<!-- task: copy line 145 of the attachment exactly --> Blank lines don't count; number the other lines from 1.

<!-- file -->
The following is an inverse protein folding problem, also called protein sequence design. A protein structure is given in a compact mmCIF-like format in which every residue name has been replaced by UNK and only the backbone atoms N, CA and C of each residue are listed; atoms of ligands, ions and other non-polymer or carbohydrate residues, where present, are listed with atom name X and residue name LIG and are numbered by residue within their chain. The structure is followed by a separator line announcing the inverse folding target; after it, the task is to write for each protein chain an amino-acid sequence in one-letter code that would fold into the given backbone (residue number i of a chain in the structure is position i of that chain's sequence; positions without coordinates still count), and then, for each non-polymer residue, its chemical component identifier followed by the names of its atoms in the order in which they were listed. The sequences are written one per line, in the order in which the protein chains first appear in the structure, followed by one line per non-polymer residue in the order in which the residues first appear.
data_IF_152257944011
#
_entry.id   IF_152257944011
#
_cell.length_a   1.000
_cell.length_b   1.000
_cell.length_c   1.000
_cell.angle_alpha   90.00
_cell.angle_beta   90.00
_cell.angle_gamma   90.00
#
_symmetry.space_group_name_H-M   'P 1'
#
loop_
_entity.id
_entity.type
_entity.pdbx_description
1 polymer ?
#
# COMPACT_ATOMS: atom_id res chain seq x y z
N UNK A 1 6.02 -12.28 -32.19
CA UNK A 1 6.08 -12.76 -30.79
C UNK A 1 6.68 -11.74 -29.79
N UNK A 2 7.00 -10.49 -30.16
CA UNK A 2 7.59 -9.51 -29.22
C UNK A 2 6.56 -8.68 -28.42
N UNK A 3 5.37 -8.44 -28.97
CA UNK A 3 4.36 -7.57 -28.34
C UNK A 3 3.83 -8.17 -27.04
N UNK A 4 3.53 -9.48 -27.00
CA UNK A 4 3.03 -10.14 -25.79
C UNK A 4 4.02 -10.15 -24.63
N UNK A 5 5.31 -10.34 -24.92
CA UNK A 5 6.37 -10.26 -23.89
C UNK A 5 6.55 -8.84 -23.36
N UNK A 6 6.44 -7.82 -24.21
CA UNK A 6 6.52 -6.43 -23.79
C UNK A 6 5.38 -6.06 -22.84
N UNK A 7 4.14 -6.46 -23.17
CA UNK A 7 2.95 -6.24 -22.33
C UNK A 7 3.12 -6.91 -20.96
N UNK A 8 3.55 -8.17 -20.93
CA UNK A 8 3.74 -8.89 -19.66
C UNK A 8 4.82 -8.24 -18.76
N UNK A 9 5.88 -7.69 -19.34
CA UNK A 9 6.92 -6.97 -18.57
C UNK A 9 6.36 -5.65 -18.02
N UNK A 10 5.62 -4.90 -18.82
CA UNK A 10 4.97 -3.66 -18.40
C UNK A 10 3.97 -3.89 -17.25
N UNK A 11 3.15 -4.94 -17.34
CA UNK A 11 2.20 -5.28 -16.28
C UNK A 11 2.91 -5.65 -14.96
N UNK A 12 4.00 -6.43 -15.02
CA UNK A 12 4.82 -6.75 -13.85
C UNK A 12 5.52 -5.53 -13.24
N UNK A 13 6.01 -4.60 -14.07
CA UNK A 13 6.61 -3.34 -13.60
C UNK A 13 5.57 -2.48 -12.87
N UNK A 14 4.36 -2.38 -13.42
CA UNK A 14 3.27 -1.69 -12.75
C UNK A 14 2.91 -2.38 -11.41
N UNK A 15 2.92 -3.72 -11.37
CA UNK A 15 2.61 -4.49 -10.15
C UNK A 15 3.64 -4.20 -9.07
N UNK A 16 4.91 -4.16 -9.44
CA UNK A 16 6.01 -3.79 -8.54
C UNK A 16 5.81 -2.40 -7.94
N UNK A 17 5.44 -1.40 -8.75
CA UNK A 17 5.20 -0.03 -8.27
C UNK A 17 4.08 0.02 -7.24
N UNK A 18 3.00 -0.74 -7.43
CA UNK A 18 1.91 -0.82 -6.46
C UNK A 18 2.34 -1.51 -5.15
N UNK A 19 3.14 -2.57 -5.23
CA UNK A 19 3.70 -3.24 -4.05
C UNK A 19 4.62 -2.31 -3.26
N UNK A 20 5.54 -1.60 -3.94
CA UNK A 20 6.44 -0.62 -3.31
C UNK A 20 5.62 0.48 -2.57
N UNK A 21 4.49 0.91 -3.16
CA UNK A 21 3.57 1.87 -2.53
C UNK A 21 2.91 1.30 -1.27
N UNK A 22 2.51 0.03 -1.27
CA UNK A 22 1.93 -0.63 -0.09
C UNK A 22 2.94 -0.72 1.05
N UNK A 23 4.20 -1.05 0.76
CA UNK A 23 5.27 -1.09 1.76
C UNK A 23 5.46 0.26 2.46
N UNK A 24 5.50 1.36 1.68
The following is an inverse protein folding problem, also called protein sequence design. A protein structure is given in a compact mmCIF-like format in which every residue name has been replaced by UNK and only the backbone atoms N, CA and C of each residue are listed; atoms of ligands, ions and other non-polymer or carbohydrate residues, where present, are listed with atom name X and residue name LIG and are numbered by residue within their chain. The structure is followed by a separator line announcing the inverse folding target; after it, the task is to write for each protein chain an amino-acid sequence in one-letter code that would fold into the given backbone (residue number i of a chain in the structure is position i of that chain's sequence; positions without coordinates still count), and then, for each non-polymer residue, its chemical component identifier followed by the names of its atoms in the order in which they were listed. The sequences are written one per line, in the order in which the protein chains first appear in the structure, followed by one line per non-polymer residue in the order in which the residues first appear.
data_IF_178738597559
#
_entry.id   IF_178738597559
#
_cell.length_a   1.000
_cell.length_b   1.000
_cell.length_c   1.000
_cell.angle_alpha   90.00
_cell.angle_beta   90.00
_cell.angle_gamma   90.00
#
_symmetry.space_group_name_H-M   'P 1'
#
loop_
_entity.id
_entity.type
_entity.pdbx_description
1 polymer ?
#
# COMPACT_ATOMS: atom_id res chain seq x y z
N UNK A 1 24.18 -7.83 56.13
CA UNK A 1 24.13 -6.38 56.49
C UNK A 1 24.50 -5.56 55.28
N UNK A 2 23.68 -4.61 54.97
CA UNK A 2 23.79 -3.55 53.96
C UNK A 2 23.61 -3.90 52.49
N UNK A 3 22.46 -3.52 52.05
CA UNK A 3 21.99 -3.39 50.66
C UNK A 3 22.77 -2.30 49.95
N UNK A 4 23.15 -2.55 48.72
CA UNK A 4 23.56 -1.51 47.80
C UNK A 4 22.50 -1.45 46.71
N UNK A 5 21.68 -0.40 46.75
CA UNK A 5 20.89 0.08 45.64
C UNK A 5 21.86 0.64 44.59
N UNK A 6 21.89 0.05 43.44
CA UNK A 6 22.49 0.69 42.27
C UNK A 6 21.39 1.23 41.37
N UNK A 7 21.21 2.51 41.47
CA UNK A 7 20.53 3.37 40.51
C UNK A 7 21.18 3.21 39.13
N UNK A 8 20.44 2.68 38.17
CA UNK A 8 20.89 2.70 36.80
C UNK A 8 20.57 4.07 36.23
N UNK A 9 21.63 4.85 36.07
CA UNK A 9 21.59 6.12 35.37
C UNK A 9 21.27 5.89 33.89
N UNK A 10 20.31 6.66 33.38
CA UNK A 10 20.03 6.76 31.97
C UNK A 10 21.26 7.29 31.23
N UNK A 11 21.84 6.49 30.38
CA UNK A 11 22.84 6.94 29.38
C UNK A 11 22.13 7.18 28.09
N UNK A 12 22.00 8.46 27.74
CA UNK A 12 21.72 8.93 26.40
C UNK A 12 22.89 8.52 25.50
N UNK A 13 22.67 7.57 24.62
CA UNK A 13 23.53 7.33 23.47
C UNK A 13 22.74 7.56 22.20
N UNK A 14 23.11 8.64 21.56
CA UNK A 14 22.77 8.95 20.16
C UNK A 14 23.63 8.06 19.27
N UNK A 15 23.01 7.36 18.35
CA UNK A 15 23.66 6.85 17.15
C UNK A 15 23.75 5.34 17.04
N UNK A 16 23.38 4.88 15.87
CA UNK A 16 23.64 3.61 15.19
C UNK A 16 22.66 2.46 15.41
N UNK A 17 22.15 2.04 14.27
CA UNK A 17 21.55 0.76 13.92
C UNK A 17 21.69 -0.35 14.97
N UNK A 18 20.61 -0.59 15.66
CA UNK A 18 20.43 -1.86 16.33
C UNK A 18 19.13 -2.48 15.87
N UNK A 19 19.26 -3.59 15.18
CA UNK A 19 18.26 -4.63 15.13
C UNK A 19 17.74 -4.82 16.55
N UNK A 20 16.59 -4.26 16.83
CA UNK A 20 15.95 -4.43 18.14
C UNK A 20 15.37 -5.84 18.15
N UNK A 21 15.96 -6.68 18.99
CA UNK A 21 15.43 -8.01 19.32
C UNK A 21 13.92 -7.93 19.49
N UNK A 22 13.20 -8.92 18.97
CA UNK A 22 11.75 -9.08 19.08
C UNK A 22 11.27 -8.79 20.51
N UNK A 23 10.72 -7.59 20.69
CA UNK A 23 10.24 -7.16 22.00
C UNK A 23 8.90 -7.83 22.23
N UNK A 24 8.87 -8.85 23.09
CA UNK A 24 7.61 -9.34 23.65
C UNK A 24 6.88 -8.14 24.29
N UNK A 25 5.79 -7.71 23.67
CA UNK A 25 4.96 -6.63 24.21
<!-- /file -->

C UNK A 11 22.13 7.18 28.09